But is there any message in Scripture that God delivers just for people under 18? We older and wiser ones sometimes make faith so complicated and fail to recognize or really consider the beautiful truths in these simple messages. So, this week, I’m thinking about VBS and what the lessons for children mean for you and me.  Our church is doing Group’s Sky VBS, so that’s what I’ll be sharing about here.


No Matter Who You Are….Trust God

I’m easily duped.

I view another person’s life from afar:

Big house, family vacations, nice cars: Finances are solid.

Posts on Facebook about a husband bringing home flowers and how often he cleans up the house, makes dinner and does bath night with the kids: Their marriage is strong and the husband is divinity in human flesh who puts all mere mortal husbands to shame.

Reports of kids’ school achievements, activity accomplishments and cute parenting stories about bedtime prayers and how much they love Jesus: They are perfect parents.

Then their life implodes.  The marriage crumbles seemingly overnight with pain that’s been ripping away the threads of their home for years.  They teeter on the cliff’s edge of bankruptcy and foreclosure or fall right on over into a financial pit.  Their kids rebel.  They disappear from church.  Perhaps they seek solace in suicide.

And we all are catapulted into shock.  We just didn’t know.

It’s true that a life without Jesus can’t be truly fruitful and that “a good tree doesn’t produce bad fruit; on the other hand, a bad tree doesn’t produce good fruit” (Luke 6:43).

Sometimes, though, we’re terribly accomplished counterfeiters, building a facade of happy perfection that belies the truth of what happens in the hidden places of our lives . . . . our marriages . .. our homes . . . our families . . . even more pointedly our hearts.  Maybe it’s just wax fruit that we’ve been surreptitiously tossing onto our branches all these years, but it looked so real.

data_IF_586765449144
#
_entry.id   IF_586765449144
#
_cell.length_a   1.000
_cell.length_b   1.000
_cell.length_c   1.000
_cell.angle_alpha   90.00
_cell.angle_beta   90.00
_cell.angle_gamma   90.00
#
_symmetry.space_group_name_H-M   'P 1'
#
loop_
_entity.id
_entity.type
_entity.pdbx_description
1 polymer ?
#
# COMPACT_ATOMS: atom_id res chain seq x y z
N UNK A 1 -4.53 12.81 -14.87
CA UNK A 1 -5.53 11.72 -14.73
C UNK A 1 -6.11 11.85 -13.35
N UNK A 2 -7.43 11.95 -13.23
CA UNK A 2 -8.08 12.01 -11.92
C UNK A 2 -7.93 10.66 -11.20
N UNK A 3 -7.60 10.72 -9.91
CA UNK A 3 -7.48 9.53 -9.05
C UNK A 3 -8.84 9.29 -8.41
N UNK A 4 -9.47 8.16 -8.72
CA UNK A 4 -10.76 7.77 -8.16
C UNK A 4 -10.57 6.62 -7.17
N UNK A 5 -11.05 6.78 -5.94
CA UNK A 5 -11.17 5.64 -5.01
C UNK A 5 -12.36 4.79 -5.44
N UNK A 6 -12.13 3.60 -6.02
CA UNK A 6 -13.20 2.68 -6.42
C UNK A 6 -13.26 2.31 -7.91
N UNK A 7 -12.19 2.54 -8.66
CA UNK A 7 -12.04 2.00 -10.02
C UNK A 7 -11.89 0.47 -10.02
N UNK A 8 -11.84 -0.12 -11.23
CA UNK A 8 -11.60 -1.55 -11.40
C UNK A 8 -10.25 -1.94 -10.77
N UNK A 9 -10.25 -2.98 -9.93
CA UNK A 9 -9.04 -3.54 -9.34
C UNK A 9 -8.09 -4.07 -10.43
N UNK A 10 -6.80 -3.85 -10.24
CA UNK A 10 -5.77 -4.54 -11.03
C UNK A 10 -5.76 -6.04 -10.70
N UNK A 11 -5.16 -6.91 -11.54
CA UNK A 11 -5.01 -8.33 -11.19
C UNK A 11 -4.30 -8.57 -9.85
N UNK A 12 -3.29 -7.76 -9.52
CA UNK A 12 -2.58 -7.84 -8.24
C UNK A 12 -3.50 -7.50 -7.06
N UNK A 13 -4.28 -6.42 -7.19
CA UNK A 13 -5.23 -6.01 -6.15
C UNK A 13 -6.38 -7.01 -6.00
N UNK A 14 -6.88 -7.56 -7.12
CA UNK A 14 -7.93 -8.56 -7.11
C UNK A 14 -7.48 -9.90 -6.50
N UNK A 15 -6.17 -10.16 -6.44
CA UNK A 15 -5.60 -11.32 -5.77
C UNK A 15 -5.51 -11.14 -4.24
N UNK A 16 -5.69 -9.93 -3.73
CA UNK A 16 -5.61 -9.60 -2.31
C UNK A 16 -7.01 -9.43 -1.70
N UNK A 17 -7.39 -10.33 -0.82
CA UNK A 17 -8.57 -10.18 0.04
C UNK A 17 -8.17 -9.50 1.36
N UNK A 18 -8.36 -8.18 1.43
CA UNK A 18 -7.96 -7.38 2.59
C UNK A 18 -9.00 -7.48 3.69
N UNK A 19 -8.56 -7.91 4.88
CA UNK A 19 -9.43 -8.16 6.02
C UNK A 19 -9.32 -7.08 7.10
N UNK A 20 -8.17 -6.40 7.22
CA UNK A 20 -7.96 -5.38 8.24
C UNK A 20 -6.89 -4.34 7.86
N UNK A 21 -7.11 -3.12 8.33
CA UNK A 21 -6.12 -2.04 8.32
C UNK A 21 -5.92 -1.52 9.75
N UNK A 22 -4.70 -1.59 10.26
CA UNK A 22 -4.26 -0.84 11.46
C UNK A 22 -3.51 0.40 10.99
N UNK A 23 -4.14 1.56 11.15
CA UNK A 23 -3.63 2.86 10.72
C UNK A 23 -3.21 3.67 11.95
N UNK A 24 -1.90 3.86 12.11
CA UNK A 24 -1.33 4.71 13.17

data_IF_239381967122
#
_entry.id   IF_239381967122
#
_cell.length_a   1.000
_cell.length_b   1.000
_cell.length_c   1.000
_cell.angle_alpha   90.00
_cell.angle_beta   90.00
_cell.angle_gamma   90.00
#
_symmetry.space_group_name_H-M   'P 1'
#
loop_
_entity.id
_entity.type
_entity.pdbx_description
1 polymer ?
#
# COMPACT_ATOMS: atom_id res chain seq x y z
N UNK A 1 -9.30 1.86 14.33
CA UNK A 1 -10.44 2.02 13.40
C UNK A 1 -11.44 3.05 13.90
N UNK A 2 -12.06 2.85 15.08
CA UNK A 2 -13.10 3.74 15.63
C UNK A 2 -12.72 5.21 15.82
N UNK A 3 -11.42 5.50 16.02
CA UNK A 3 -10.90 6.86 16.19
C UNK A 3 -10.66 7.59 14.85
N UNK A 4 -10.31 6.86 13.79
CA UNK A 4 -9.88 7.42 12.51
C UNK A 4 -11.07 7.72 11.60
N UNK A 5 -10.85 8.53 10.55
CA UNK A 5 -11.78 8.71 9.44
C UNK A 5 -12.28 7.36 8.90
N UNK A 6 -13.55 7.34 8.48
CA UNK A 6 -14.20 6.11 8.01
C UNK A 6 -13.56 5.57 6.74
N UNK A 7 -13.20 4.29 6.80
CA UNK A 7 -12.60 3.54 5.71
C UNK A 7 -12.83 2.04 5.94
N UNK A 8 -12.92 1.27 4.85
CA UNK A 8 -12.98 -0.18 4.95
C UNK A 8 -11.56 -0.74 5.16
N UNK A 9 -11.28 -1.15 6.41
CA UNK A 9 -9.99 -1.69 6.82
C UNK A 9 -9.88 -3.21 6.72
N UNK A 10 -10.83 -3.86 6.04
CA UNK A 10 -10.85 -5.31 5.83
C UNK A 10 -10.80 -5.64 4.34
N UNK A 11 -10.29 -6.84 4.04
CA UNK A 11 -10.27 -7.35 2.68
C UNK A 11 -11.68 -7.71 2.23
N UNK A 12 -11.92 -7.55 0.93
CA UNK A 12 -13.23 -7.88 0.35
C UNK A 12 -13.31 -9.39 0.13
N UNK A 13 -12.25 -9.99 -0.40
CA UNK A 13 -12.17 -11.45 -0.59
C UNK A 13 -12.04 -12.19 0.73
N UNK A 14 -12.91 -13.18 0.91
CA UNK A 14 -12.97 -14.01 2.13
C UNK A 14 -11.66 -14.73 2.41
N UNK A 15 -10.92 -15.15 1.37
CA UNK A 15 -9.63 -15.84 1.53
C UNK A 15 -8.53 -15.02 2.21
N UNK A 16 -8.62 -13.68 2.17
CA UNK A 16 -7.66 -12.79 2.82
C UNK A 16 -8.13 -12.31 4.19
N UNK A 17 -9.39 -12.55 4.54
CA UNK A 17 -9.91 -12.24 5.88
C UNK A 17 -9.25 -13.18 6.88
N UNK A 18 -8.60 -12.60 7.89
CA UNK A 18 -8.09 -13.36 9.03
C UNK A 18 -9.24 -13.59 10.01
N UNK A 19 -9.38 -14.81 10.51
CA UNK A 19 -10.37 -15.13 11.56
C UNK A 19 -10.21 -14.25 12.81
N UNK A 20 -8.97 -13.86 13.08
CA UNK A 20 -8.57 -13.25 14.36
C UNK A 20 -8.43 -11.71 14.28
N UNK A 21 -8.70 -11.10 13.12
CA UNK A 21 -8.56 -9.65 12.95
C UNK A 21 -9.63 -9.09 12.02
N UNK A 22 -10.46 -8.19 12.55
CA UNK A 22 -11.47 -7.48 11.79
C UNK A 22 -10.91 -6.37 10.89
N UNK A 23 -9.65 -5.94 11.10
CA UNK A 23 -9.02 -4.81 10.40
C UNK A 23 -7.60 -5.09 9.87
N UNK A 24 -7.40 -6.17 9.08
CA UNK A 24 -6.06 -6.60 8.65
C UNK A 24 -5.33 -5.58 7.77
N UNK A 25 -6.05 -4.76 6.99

It’s just impossible to know sometimes what goes on behind the closed doors of another person’s life.

But we try.  In the same way, we might quickly glance at a person’s clothes, makeup or hair and decide whether or not they love Jesus or whether or not they are close to salvation.

Maybe we’re the ones making judgments about others or maybe we’re the ones playing pretend.

God can give us a spiritual discernment to help us see truth in these situations, but often times we finite-minded humans only have what we see–the outward appearance–to help us form judgments and make our minds up about people.

To quote from my favorite movie, The Philadelphia Story, though, “The time to make your mind up about people is never.”

Consider how God’s story would change if He was fooled by outward appearances as we often are: